What has been the most pleasantly surprising thing since your video has been live? Your response is definitely the * biggest surprise* of the Kickstarter campaign. I imagined the video had just launched into cyberspace and would idle listlessly until I spammed all friends, relatives and Harvard students for attention and pity.
Is this your first Kickstarter project? If so, what made you make the leap to engaging the world community to promote your cause? What was the most challenging part of getting your Kickstarter presentation together?
As a humanitarian journalist, I often focus on women’s issues. One of my personal projects blossomed unexpectedly from articles I wrote for Marie Claire. The Afghan Women’s Justice Project (AWJP) is a non-profit organization that supports women and children imprisoned in Afghanistan for moral crimes. Unfortunately, AWJP is not ” Kickstartable” since it’s a “charitable cause,” no matter how purposeful it may be.
Which brings me to the “School of Hard Kickstarter Realities” and my biggest challenge in setting up the current project. I first imagined submitting a Kickstarter to NOT GUILTY t-shirts to raise funds for our AWJP literacy program in the Afghan prisons. However, Kickstarter absolutely makes it clear that their crowd-sourcing is ONLY to facilitate the creators of the
projects. Nothing can be charity or cause driven, which is difficult since I only choose to work on documentaries or humanitarian-driven stories. Don’t get me wrong — I am totally sweating that my overly-earnest Kickstarter appeal for this new film “From The Ground Up” will crash in ignominy compared to the clever, uber-successful KICKSTARTER Pick of The Day and Staff favorite: Zombie Rocks! I think those witty little pebbles raised 50K! To this end, we submitted the Kickstarter last week and were told to, “Restructure the text so it focuses on our project and does not sound like it’s pushing a charitable cause or message…” Obviously, I finally succeeded.
BTW, why doesn’t someone start a similar crowd-sourcing engine for “good causes”? Maybe one of your readers will be inspired!
What made you make the leap to engaging the world community to promote your cause?
As far as reasoning and inspiration to jump into the Kickstarter whirl, well, every film producer will tell you the hardest part of making a film is convincing people to invest in something they can’t even see yet. My partner and I, Andy Lawless, already raised 40K to shoot the film in three trips to Africa. And we’ve already worked hundreds of hours for free to keep the film alive when funding ran out. BUT No matter how altruistic we are about shifting the paradigm to feed starving African children, the truth is that my own 7-year-old son needs to eat too, so we turned to Kickstarter, hoping to raise the last 25K to cover final editing. We figured it would be a good bet as we have nothing but our time and pride to lose if it fails.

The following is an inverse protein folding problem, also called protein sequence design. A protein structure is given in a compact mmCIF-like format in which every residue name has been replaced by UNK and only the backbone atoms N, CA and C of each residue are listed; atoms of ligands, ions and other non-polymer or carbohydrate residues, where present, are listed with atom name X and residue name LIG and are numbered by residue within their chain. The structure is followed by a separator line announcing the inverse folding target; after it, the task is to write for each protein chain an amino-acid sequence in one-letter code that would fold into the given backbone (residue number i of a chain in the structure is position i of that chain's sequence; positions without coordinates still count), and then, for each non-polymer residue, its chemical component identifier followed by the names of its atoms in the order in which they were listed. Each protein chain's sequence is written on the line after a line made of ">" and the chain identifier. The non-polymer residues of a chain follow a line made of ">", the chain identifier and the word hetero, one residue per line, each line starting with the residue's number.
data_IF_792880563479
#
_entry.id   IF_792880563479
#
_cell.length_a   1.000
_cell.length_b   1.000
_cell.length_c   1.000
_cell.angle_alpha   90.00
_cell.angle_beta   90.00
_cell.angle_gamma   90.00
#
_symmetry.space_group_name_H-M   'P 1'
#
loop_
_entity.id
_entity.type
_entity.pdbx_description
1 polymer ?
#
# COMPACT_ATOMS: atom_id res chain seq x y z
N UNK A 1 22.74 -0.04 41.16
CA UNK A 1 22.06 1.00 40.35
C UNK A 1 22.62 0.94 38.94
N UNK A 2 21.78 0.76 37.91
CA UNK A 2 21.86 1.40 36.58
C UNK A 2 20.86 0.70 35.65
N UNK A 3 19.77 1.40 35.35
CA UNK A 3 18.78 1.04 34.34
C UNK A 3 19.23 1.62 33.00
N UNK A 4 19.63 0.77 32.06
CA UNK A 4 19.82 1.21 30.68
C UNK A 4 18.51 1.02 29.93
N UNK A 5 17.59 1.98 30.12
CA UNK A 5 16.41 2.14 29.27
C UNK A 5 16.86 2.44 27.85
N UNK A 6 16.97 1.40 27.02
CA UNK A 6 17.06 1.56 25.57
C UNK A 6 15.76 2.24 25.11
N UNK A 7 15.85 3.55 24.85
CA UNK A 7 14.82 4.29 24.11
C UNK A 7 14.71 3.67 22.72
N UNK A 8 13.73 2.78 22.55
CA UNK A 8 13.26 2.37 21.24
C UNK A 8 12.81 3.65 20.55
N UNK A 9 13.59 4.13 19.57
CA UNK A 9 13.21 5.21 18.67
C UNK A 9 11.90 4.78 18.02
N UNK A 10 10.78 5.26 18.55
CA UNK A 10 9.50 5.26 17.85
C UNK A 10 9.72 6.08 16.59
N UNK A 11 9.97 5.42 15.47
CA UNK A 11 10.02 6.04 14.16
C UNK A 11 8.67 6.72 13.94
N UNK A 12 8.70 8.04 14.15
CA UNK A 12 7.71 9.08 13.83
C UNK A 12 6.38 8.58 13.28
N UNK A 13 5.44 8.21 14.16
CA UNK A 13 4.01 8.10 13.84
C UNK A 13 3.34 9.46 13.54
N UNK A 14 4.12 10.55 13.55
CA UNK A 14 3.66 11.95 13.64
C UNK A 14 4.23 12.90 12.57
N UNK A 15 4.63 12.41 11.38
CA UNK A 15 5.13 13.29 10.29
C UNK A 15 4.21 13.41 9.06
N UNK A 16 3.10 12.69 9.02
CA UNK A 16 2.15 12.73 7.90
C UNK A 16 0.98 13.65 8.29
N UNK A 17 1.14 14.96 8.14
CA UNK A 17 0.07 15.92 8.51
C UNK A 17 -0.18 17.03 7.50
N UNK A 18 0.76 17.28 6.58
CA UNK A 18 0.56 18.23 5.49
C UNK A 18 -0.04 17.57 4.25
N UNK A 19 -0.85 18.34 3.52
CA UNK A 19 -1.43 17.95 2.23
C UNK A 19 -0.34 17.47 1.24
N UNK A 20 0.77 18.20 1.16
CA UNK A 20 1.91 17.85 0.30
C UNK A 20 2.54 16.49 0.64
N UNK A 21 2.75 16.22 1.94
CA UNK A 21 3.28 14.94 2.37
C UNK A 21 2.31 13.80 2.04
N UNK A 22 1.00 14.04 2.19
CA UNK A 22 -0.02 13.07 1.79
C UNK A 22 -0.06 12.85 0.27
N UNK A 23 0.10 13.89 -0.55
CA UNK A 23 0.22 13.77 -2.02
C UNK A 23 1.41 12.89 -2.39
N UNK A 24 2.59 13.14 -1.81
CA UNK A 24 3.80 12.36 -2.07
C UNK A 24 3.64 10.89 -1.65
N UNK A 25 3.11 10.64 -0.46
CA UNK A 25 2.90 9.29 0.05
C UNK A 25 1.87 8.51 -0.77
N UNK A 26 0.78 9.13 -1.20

What’s your project’s biggest selling point?
The biggest selling point of our campaign has very little to do with us, even though we do have plenty of filmmaking street cred. Our biggest hook is the subject of the film — these incredible Harvard students who are changing the world by getting their hands dirty, literally, in Ugandan gardens. It offers an amazing story that could have global impact on the efficacy of international aid programs. Andy and I are committed to sharing that story; in fact, we feel lucky to make our meager living telling great stories like this, even if we have to resort to what I’ve heard others call “online begging.”
In the end, it’s much better than standing on a corner with a sign that says, ” Will make great films for food.”
Our goal for this Kickstarter, if we successfully raise 25K, is to finish the editing and premiere the film at Harvard on March 9th. We will also send the film out to as many media sources as I can arm-twist for publicity. If we are more successful than our 25K goal, we will use the funds to submit the film to major film festivals for consideration and hope to be picked up for global distribution. Call me a sucker for the cinema, but I still believe a movie can change to world. As can a great blog!
So there you have it: a Kickstarter project that can then go on to educate people about malnutrition, and promote innovative ideas to help quell it. “From the Ground Up” can be funded for the next twenty three days.
Disclaimer: Please do not take this review or my personal endorsement of this project as investment advice. I am a lady blogger on the Internet, not an investment adviser, nor am I an angel investor myself.